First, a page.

The Margison House has been in Sooke for 100 years.

Margison House: 100 years old

The historical Margison House celebrates centennial

1912 – 2012 –

MARGISON HOUSE

Elegant and substantial when it was built as a family home 100 years ago, Margison House remains both elegant and substantial today.

Could businessman John Yeats Margison have possibly envisioned 100 years ago that the home he meant for his family’s enjoyment in the centre of the quiet village of Sooke would remain central to Sooke’s core development a century later?

The 1912 photo shows the house under construction by the Richardson brothers, recently arrived from England. Screened from Highway 14 by large Douglas firs, the house has an atmosphere of quiet seclusion, almost an oasis, a feature that has been appreciated by its residents over the years.

Its tradition of occupancy by successful business families was begun by realtor Margison, who raised his five children there before relocating to San Diego, California in 1918. Purchased by the Milligans who operated a logging enterprise further west, for a few years the house was rented out, tenants including businessman James Wilham who operated the Red & White Store at the north-east corner of Sooke and Church Roads (the stucco building still stands).

For the next two decades another local business entrepreneur, Fred Thornber and his wife Elsie owned the house. Subsequent owners were pole contractor Eric Bernard and his wife Marjorie, followed by Frank Ellis who ran a tearoom there.

After the Second World War, more expansion took place in Sooke, with businessman Bob Gibson from the prairies acquiring the historic store at the north-west corner of Sooke and Otter Point Roads, turning it into Gibsons Shopping Centre. Bob and his wife Julie made their home in the Margison House, selling in 1968 to Alan “Bud” Smith and his wife Clare. Bud was superintendent at the busy Sooke Forest Products Sawmill on Goodridge peninsula. As the Smiths had a large family, they particularly enjoyed the spacious gardens and tennis courts.

Current owners of the house are Marvin and Sylvia Hallgren, who have not only raised their family in the spacious home but for a time used it for business purposes as well, with Sylvia hosting the elegant Margison Teahouse, and Marvin conducting his law practice across the hallway. Nowadays Sylvia is able to devote herself more to her two passions, her grandchildren and her art, while Marv’s law office has moved down the street.

Elida Peers,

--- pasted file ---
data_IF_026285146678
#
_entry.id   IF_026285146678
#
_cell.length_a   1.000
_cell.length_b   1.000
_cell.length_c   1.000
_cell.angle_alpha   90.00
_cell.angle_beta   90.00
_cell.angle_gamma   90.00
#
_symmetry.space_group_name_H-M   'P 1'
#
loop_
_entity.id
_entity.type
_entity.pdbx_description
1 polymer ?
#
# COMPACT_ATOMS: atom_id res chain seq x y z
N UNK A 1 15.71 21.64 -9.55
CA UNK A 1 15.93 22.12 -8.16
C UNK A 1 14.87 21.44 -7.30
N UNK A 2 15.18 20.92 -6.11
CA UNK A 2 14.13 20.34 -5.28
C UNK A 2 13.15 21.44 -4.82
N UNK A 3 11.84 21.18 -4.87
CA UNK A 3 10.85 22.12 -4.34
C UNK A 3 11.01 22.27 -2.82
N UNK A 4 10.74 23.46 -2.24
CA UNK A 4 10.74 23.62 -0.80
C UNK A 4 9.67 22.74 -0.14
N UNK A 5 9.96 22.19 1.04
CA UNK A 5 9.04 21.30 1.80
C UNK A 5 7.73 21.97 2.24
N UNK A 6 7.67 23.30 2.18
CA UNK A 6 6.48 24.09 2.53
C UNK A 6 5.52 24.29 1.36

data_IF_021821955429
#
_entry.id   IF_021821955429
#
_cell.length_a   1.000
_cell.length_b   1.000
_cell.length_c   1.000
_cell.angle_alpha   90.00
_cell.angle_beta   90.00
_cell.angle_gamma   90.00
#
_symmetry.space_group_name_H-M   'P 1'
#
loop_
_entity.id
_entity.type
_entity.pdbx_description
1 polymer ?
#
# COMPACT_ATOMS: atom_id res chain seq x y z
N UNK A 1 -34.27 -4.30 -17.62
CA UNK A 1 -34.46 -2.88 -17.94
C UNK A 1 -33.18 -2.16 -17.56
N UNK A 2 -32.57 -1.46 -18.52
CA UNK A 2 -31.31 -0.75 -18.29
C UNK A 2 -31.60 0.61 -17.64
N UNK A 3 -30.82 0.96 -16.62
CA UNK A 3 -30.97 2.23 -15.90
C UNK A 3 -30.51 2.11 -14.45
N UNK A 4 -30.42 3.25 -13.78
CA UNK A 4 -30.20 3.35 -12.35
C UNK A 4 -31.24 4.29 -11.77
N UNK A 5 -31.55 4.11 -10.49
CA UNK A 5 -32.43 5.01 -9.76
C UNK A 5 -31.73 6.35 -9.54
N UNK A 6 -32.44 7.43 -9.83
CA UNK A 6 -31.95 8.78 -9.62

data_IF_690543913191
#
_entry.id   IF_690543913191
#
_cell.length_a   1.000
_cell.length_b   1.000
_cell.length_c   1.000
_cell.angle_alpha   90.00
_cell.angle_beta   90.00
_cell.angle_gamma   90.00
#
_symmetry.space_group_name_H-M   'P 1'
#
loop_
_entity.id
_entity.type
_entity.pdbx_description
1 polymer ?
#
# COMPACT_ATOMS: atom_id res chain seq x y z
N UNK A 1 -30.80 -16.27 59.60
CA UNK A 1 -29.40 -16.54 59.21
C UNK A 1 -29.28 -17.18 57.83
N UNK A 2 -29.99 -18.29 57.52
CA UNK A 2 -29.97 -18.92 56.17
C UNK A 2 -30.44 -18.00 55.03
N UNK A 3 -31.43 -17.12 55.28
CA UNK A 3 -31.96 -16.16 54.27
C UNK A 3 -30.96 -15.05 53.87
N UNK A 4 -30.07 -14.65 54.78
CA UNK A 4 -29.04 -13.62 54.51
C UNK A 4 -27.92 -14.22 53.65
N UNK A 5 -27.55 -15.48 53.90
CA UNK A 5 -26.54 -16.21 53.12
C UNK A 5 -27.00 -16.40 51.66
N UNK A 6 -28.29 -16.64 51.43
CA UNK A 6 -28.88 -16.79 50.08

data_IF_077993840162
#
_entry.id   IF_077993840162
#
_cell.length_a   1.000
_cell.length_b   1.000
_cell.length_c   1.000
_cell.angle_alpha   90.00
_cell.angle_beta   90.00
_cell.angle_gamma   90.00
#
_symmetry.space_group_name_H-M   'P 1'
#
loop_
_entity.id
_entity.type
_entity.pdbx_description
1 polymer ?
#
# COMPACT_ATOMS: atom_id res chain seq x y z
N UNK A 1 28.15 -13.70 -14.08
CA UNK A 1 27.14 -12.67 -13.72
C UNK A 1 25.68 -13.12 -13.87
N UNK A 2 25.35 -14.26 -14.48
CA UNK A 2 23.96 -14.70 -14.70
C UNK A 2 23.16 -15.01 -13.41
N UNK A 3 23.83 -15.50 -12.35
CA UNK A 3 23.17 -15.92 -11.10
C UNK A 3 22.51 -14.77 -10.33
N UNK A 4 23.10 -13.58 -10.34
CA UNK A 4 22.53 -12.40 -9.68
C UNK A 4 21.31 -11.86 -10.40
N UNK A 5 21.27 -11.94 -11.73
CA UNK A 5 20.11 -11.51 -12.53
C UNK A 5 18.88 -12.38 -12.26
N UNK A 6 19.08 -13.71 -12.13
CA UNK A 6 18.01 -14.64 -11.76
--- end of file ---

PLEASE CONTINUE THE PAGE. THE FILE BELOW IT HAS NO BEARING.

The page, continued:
Historian

Sooke Region Museum

 

Get local stories you won't find anywhere else right to your inbox.
Sign up here

Just Posted

Woman comes home to ‘entirely different’ Victoria after cruise ship, military base quarantine

Melanie Sibbitt booked herself a last-minute vacation on a cruise ship hit by COVID-19

Victoria street nurse thanks public for outpouring of donations

Businesses and individuals donated gloves, masks, sanitizers and more to frontline workers

COVID-19: Victoria moves homeless into 35 hotel rooms across the city

Mayor pleads with residents to stay inside during pandemic

Wheelchair user asks people to leave space on sidewalks to socially distance

Wendy Cox says many people are not stepping off the sidewalk to allow her space

Victoria brewery uses 3D-printer to make face shields for health care workers

Phillips Brewing is teaming up with engineers to create single-use medical equipment

B.C. records first at-home death from COVID-19, but 70+ hospital patients have recovered

Total of 970 novel coronavirus cases in B.C., with the majority in the Lower Mainland area

BC Ferries able to restrict travel for sick passengers

Ferries working on schedule shifts to keep workers safe

LifeLabs reducing public hours as it assists with COVID-19 testing

Coronavirus tests not done at B.C. patient centres, referrals only

COVID-19: A message from the publisher

We will be making some changes to our print editions during these unprecedented times

Canada expands 75% wage subsidy to COVID-19 affected businesses of all sizes: Trudeau

Program will provide up to $847 per week for each worker

Pay parking suspended at B.C. hospitals due to COVID-19

Temporary free parking reduces need for keypads, contact

Helping those at risk, one piece of paper at a time through ‘isolation communication’

Simple paper tool during pandemic making its way across Canada thanks to social media.

‘Back to school, in a virtual way’ for B.C. students in COVID-19 pandemic

Province adds online resources to help parents at home

Most Read